Squash.  Where I am from, it’s nothing but an oddly shaped, fleshy vegetable (or is it a fruit?).  Occasionally it’s a sport.  We certainly never drink squash.  But during my first week at Make Happy I learned that in the UK, squash is a fruity juice concentrate.  We all had an innocent laugh at my American naivety.  I still think its weird.

I have the same sentiment for many things I’ve encountered in my first trip across the Atlantic Ocean.

Driving on the opposite side of the road?  Cliche, but weird.

Going to the pub before the work-day ends?  Pretty wonderful, but weird.

Going to a pub named The Slaughtered Lamb? Weird and a bit unsettling.

Being the new intern in a small office in a new country?  Very weird.

Despite all the weirdness, I still have the undeniable happiness of working with a great group of (British!) people.

Interning at Make Happy is everything I hoped for and more.  Of course I’m occasionally the typical intern – running to the post office and picking up milk (for the wonderfully large amounts of tea everyone
drinks).  But I’m also learning, and gaining legitimate experience in my chosen field of study.  The fact that I’m doing it in a different country, with minimal, albeit distinct, cultural differences, makes it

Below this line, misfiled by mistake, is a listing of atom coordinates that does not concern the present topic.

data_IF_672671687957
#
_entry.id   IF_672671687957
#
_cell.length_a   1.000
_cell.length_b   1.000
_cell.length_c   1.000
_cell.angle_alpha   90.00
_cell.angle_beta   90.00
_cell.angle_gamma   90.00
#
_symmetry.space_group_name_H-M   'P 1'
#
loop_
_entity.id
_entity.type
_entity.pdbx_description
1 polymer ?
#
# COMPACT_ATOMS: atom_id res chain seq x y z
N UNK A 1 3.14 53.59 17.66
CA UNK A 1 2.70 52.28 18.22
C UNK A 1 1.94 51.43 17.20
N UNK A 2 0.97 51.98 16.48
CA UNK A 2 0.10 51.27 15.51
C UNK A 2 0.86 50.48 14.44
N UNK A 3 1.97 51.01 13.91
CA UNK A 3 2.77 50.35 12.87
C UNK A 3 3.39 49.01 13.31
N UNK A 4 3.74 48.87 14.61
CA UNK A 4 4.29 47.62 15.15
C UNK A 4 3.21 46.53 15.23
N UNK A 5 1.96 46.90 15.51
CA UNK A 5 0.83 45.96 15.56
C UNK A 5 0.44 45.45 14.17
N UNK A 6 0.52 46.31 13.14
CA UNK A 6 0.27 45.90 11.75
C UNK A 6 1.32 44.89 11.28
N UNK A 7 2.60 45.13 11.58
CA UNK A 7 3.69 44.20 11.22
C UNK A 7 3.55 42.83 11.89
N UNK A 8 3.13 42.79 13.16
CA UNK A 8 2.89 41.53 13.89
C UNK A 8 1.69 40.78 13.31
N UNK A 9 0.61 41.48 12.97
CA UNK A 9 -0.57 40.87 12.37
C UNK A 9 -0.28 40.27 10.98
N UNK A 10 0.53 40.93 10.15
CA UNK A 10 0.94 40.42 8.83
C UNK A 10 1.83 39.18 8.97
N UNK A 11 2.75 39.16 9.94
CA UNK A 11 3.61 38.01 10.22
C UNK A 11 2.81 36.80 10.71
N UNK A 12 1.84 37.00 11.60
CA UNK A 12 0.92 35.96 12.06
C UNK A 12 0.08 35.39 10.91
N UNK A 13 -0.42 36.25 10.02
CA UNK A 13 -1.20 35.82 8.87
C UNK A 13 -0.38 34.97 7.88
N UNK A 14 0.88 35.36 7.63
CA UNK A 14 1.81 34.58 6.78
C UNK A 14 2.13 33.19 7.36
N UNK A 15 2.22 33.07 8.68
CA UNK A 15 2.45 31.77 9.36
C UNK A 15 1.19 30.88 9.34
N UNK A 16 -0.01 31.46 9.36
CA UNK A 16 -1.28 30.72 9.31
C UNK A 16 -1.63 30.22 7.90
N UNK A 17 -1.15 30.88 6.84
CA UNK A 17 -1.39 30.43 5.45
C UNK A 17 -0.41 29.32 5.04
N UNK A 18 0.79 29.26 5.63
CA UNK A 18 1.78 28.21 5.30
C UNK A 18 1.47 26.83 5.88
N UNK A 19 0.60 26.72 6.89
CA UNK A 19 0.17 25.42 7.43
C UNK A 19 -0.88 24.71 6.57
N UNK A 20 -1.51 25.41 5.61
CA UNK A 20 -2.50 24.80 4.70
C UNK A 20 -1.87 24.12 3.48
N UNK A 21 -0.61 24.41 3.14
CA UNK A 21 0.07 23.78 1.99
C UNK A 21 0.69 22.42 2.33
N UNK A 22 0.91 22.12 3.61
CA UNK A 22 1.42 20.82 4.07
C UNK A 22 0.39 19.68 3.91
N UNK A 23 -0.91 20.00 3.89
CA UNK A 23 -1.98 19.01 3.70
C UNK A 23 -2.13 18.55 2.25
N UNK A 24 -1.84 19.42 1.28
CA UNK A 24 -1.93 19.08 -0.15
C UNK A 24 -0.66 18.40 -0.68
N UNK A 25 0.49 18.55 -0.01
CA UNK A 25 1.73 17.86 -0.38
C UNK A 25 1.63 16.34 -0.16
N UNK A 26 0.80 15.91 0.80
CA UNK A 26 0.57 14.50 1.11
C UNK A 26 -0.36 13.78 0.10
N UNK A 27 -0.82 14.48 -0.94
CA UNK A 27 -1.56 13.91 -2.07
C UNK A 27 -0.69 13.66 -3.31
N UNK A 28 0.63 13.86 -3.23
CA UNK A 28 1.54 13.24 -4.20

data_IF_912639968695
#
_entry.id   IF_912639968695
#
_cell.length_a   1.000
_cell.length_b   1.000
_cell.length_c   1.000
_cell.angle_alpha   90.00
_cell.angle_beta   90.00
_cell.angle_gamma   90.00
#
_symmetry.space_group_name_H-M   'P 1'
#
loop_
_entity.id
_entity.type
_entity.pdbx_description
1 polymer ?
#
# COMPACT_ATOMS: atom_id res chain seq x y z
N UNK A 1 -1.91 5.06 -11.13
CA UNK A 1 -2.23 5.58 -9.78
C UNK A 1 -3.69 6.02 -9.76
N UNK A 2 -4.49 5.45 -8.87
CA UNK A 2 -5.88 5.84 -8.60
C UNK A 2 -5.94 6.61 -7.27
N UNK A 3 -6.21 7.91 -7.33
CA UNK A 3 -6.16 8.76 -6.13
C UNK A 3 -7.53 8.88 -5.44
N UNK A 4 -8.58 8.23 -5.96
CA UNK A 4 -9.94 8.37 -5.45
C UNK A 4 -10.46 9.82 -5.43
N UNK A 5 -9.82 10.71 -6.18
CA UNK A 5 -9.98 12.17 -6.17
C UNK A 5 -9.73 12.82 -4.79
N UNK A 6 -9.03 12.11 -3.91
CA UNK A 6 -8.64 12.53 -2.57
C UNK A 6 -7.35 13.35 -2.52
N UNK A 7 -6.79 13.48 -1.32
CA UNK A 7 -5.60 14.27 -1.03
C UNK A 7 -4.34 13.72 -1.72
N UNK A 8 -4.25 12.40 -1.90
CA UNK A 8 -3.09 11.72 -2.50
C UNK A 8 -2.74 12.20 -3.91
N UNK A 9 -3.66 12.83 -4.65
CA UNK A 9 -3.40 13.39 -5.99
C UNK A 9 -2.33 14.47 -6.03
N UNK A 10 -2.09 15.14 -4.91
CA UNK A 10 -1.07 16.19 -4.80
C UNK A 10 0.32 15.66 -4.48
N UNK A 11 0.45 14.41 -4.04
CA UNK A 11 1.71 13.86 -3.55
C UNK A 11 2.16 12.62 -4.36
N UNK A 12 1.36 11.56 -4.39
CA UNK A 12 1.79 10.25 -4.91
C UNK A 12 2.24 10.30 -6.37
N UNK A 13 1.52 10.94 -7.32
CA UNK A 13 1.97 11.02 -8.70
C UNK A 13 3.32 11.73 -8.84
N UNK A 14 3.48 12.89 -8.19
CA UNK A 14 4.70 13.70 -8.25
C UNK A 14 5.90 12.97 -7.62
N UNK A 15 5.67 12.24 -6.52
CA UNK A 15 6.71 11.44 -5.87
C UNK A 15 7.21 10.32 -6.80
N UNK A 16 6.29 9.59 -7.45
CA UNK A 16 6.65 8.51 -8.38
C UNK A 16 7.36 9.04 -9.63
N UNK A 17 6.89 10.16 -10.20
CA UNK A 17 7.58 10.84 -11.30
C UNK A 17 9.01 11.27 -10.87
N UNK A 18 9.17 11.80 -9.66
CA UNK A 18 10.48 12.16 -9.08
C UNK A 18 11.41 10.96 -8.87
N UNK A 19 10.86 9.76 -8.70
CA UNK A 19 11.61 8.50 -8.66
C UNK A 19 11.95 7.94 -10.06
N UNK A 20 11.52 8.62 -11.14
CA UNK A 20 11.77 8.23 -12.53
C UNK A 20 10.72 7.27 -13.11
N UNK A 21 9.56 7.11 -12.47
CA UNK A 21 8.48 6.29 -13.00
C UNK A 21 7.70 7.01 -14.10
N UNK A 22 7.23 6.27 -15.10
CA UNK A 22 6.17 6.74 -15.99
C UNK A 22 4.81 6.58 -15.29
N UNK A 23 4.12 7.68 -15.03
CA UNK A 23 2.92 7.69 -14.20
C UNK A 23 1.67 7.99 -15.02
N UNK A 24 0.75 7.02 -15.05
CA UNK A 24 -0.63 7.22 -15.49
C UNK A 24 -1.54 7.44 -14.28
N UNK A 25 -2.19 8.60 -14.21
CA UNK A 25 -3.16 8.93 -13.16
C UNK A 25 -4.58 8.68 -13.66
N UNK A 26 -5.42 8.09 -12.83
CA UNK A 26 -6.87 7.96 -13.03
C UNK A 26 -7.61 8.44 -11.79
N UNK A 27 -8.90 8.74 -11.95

all the more fun.

I’m in my third year at a university in Boston, Massachusetts studying communications and advertising.  The best and worst part of an internship is realising that all the theory you have theoretically picked up in the classroom is only of marginal use in the real world. It’s like realising that something you thought you knew all about – like Squash – has a whole secret identity.

For example, one of the most useful things I’ve done so far in my short time at Make Happy is learn about the Business Model Canvas, a previously unheard of tool for me.  Is it as much of a miracle as drinkable squash?  Much more if you ask me.  It’s an essential component in the work that Make Happy does to help make other businesses happy.  They are even using it to clarify their own business model, which I tried to do as an introduction to the company.

But what really intrigues me is the concept of using this model for personal purposes, which I was reading about in the book Business Model You.  It’s once again weird for me to think about outlining a business model for my life – but maybe one day I’ll give it a shot.

Of course, the familiar tools are still there too.  May the good old SWOT never go out of style.  And may the good old squash once again be a simple pumpkin in time for Halloween in America.